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Fig. 3. Temperature dependence of decay times of the slow component (ex ¼ 269 nm, em ¼ 340 nm) of SHO:Pb. Empty circles are experimental data, solid and dashed lines are the best fit to the data using the model described in the text with or without consideration of the quenching channel, respectively. The parameters of the best fit are listed. In the inset, the sketch of the model is displayed.

The temperature dependence of the photoluminescence decay times of the 340 nm emission of SHO: Pb (0.3 mol%) excited at 269 nm is presented in Fig. 3. Experimental data were fit by the phenomenological model, similar to (Nikl et al., 2005; Hlinka et al., 1991) sketched in the inset. A pair of excited levels 3P0 (level 1), 3P1 (level 2) with an energy splitting D is considered. The time evolution of the populations N1, N2 of the excited levels 1,2 can be described by the set of ordinary differential equations: dN 1 =dt [ Lk1 N 1 L k12 N1 D k21 N2 L k1x N1

(1)

dN 2 =dt [ Lk2 N 2 L k21 N2 D k12 N1

(2)

where: k1, k2, k12, k21 and k1x are radiative transition rates from levels 1 and 2 to the ground state (1S0), non-radiative rates of phonon assisted transitions between the levels 1, 2 and from the quenching channel from the level 1, respectively. Non-radiative transitions between levels 1 and 2 can be written as k21 [ Kðn D 1Þ; k12 [ Kn; n [ ½expðD=kB TÞ L 1L1 Here K, n, kB and D are the zero-temperature transition rate between the levels 1 and 2, the Bose–Einstein factor, Boltzmann constant and the energy separation between the levels, respectively. The non-radiative quenching channel is considered in the usual barrier from: k1x [ K 1x expðLE1x =kB TÞ;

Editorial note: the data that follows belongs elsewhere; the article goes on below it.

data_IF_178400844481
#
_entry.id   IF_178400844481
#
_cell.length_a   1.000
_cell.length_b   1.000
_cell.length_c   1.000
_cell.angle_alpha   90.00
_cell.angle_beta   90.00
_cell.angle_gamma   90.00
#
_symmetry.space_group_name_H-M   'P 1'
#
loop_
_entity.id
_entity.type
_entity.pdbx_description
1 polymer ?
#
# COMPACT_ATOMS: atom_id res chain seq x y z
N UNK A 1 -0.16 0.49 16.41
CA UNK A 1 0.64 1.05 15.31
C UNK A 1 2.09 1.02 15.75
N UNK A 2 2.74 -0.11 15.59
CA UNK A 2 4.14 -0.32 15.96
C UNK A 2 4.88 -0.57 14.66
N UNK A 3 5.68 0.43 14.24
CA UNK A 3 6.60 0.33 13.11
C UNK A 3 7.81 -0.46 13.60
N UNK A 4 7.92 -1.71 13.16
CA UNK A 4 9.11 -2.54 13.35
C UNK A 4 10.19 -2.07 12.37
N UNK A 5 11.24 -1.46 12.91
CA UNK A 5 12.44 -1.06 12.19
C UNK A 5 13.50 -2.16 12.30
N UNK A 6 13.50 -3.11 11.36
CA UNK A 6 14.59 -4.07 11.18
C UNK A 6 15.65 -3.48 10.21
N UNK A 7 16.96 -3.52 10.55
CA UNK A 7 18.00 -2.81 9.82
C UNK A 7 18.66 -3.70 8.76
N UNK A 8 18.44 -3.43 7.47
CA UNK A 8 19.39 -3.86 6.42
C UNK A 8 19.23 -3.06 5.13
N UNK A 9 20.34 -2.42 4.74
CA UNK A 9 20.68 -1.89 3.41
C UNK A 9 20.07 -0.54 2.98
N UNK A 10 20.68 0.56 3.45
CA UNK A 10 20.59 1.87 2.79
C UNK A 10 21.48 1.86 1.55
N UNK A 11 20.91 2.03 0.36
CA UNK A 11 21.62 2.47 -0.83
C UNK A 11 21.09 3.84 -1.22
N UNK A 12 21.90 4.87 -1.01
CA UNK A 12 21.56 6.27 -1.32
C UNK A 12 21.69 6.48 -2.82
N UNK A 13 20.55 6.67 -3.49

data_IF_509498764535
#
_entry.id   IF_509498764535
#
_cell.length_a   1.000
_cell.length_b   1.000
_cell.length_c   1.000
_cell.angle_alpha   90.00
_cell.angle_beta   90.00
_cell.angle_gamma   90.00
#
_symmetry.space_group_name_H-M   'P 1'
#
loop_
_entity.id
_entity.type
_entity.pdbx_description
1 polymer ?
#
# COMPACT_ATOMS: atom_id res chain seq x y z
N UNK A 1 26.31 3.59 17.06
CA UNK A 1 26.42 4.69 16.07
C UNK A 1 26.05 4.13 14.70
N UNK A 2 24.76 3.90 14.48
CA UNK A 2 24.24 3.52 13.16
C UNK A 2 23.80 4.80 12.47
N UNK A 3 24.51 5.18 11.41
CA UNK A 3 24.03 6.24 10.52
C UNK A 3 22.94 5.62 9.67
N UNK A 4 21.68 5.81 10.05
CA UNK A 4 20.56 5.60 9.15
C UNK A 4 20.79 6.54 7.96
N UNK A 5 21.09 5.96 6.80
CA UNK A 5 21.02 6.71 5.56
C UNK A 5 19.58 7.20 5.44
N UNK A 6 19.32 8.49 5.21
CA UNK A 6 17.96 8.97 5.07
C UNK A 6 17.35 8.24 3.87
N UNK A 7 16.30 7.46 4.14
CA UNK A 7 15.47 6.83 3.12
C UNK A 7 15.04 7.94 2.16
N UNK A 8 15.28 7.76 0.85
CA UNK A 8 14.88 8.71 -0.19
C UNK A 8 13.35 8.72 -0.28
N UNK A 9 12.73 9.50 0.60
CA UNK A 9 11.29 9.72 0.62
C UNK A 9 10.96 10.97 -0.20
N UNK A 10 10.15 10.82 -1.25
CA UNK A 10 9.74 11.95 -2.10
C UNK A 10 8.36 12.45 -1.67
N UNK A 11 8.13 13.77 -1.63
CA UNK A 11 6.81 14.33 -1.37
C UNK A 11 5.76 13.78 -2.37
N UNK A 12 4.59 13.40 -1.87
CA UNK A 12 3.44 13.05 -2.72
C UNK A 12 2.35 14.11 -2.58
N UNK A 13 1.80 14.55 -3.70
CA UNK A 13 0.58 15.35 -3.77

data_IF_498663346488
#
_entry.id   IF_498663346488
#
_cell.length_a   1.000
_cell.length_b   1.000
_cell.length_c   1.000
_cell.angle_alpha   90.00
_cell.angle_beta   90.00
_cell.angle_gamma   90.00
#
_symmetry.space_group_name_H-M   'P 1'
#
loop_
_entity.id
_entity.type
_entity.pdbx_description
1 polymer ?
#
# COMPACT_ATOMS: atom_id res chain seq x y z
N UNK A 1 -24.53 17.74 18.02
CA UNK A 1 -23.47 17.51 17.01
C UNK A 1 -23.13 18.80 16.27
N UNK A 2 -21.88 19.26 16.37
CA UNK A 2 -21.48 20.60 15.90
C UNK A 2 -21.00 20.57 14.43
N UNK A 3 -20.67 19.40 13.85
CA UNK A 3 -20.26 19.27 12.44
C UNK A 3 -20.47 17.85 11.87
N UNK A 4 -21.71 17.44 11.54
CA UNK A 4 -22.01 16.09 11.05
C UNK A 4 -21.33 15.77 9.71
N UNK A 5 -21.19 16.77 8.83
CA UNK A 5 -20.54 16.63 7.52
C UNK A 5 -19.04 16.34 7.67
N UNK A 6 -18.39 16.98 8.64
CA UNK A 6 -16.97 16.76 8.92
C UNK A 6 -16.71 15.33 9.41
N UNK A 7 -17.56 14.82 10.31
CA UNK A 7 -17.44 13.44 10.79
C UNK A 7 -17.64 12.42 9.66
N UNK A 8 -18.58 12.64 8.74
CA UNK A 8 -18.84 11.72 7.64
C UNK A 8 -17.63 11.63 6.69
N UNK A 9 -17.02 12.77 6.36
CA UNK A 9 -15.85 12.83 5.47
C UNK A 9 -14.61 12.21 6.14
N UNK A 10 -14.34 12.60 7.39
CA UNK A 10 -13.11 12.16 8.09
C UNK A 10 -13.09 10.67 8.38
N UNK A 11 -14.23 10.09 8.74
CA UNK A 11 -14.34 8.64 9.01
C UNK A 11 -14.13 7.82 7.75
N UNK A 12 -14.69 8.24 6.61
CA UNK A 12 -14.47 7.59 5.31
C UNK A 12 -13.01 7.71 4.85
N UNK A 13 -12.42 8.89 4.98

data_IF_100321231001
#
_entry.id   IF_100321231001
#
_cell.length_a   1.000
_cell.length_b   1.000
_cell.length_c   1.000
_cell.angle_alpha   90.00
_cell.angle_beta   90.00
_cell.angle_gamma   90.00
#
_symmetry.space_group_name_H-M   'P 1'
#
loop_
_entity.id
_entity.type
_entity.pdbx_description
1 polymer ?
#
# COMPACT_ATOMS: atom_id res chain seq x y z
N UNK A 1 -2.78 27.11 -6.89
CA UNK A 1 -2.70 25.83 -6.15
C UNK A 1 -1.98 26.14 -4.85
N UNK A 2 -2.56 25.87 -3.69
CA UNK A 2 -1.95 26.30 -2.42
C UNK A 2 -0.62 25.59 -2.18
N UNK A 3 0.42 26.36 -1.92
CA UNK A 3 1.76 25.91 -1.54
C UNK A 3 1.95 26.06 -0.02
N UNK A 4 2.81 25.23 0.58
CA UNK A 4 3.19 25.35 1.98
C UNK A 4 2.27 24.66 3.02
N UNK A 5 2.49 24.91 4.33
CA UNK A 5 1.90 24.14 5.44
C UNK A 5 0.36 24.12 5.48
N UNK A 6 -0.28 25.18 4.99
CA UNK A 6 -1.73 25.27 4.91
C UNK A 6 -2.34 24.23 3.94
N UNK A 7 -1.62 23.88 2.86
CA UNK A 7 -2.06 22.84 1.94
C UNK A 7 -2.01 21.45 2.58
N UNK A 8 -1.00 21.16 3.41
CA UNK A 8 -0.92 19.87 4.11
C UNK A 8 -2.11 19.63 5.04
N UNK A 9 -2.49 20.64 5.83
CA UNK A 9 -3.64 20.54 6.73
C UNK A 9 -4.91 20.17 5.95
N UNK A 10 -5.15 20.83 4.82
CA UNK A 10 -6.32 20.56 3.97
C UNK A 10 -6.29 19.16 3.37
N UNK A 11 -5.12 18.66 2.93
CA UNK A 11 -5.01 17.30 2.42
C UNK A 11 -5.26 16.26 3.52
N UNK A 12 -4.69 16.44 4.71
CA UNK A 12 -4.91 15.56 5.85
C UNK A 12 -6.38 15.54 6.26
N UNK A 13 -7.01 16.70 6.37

Fig. 2. Decay curve of SHO:Pb at 10 K. Empty squares are experimental data, dashed line is the excitation pulse and the solid line is the fit to the data by the function I(t).

with K1x being a frequency factor and E1x the height of the barrier. The model parameters corresponding to the best fit, in particular the energy separation 37 meV of the levels 1 and 2, are listed in Fig. 3. The figure also demonstrates that taking into account the quenching channel from the level 1 provides a better fit to the data (cf. solid line vs dashed line in Fig. 3). Temperature dependence of the emission intensity for SHO: Pb (0.3 mol%) under excitation 269 nm is shown in Fig. 4. To fit these data we did not apply the described three-level model. The reason is the lack of experimental data, in particular, missing fast component, that would help to more reliably determine extensive